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Sunday, February 23, 2020
LONDON, Mar 28 2012 (IPS) - In a world where drug offences are punishable with the death penalty, torture or arbitrary detention, we must ask how far States can go to enforce the global prohibition on drugs.
According to the so-called ‘guardian’ of the international drug control treaties – as far as they want.
On several recent occasions, the International Narcotics Control Board (INCB) has refused to offer an opinion on sanctions that violate international law – even if those sanctions are imposed in order to comply with the drug control treaties.
Earlier this month, INCB’s president, speaking on behalf of the Board, said they would remain silent even when confronted by atrocities, including torture. Why? Because such abuses are not written into the specific terms of the drug conventions.
Sanctions for drug offences that violate international legal norms are common. They include the death penalty for drug offences – a violation of the right to life according to the United Nations Human Rights Committee and multiple other U.N. human rights monitors.
They also include corporal punishments like whipping, flogging or caning, widely accepted as cruel, inhuman or degrading punishment (and therefore absolutely prohibited under international law), or even torture (a criminal offence); and detention of people who use drugs, without trial or any semblance of legal or medical due process, in centres where physical, mental and sexual abuses have been documented.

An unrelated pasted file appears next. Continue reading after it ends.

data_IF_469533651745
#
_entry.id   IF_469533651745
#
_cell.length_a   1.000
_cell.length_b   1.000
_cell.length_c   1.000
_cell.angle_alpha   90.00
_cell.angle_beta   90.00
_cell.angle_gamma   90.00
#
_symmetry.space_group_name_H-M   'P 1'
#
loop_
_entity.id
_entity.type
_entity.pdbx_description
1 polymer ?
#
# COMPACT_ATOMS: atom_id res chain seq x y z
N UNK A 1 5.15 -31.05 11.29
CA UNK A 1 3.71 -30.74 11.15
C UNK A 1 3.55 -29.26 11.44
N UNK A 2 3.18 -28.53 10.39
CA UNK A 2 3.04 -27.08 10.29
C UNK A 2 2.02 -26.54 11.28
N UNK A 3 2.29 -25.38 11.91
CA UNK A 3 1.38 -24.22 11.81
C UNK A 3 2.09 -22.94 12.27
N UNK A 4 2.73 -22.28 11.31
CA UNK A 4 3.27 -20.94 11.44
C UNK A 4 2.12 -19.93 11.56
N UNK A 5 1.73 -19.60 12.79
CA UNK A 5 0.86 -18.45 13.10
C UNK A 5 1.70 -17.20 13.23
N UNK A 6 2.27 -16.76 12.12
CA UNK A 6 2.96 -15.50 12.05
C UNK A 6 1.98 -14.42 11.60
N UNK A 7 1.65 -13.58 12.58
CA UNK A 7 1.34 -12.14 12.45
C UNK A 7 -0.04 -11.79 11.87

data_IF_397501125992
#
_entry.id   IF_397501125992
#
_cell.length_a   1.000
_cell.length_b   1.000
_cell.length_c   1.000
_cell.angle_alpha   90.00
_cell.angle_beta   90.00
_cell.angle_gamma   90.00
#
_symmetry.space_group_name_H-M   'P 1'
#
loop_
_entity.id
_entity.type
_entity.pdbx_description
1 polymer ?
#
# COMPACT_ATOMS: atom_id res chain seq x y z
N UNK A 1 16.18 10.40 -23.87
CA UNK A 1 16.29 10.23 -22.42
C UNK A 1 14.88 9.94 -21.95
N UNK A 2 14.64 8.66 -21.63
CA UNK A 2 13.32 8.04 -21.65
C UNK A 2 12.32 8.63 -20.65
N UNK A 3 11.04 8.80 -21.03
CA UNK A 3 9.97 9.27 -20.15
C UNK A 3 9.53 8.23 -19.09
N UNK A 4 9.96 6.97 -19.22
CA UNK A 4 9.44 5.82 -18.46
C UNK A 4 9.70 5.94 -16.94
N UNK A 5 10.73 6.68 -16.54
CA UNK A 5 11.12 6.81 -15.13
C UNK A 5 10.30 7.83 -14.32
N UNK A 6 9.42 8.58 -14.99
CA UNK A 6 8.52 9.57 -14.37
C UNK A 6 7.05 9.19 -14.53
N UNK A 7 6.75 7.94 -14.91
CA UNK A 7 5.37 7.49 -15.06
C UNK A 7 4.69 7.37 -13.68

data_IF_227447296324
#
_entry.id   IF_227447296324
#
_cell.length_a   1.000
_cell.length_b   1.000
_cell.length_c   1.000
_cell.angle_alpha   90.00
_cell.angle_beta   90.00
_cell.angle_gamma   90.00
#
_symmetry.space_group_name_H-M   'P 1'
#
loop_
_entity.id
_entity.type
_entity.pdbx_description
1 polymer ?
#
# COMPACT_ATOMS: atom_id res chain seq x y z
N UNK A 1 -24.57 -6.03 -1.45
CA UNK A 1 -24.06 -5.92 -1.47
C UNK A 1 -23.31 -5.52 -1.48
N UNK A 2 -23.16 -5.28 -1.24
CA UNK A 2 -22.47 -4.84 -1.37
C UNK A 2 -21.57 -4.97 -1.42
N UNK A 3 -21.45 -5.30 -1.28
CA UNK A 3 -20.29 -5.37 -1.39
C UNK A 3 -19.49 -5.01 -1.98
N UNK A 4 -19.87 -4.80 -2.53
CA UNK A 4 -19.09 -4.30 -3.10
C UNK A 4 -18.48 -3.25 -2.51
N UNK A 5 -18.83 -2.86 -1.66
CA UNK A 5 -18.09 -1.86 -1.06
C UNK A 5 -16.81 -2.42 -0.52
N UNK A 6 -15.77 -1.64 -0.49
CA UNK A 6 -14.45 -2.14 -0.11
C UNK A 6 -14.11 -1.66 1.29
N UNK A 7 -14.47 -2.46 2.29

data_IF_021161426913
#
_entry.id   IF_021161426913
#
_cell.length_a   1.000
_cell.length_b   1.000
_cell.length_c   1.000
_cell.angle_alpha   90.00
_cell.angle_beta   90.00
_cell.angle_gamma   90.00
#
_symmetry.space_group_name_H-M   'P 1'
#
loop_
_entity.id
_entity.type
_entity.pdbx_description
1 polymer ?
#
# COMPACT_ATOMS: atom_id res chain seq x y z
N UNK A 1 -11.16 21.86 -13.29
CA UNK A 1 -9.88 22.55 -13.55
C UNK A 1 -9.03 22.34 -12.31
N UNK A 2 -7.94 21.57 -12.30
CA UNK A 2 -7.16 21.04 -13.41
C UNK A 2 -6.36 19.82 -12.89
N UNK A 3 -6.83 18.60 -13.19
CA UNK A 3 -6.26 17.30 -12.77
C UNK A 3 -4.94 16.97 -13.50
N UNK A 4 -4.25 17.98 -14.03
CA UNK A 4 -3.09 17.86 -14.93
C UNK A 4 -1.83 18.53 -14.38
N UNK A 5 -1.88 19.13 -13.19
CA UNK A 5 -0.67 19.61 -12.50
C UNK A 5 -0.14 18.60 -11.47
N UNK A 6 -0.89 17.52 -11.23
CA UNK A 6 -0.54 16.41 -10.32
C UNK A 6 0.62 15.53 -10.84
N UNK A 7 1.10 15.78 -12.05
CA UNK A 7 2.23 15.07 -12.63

In a dialogue with civil society leaders in early March, Hamid Ghodse, president of the INCB, was asked, “Legal sanctions in different countries include extrajudicial murder, extrajudicial killings, torture – (is) there no atrocity large enough that you could possibly step outside your mandate and say something?”
To which Ghodse replied, “No, 100 percent not. Because, just basically, we are not there to express our opinion.”
This is a stunning admission from the head of a quasi-judicial monitoring mechanism and, in the view of Harm Reduction International, seriously flawed in its legal reasoning.
Claiming that rules relevant to international drug control do not interact with human rights law is a bit like saying that traffic regulations and criminal law never intersect. In fact the idea that laws exist in their own self-contained bubble undermines the very principle of the Rule of Law as a cross-sector social foundation.
In any event, there are numerous international sources clarifying that treaties must be interpreted alongside ‘any relevant rules of international law applicable in the relations between the parties.’
Those include the Vienna Convention on the Law of Treaties and the International Law Commission, a “principal organ” of the U.N. charged with codifying international law, both of which are clear that, “No rule, treaty, or custom … applies in a vacuum.”
This apparent error in reasoning was shared with Ghodse, who replied, “Thank you for that advice. We are not going to do anything more on that. You can continue with your (different) views.”